| Quote #1
[Virgil quoting Beatrice]: "‘O spirit of the courteous Mantuan,
Virgil’s renown as the consummate poet gifted with the "persuasive word" makes him the prime candidate to appeal to for Dante’s sake. It is to Virgil’s "courteous spirit," which has endured countless ages with an unblemished name, that Beatrice entrusts her beloved Dante, not to any real knowledge or experience with the poet.
| Quote #2
[Virgil]: "Those who are here can place no hope in death,
Because cowardice has kept the neutrals from making any indelible mark on the world, they have no claim to fame. Thus, "the world will let no fame of theirs endure," and even Virgil has no patience to spend time identifying any of these sinners. They simply have no reputation to speak of.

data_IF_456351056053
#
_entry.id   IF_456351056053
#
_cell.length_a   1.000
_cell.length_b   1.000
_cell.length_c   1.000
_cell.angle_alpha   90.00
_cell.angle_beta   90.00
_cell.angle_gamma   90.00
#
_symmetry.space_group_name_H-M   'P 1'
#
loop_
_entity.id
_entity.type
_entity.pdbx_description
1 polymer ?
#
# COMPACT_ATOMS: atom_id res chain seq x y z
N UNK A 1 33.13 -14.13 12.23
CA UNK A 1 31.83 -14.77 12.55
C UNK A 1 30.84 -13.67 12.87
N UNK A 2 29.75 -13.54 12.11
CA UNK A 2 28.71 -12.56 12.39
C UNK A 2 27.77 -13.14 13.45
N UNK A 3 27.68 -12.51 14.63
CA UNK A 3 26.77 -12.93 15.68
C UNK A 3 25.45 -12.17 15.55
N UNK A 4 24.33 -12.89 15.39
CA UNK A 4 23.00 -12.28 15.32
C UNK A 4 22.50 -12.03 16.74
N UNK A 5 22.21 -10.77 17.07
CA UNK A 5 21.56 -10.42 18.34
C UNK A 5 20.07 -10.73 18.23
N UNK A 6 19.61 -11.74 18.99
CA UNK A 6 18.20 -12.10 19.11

| Quote #3
[Ciacco]: "But when you have returned to the sweet world,
Ciacco is the first of many sinners who crave fame and a good name in the world above. Relegated to an existence which can hardly be called a life (suffering eternally in Hell), the only life these sinners can pretend to have is in men’s memory. Should they be forgotten, they would truly die, having been lost in body, soul, and memory to the living. Since these sinners have lost everything in their damnation, their only chance at being remembered in any good light is in the mortal world, where the living have no knowledge of Hell’s inhabitants.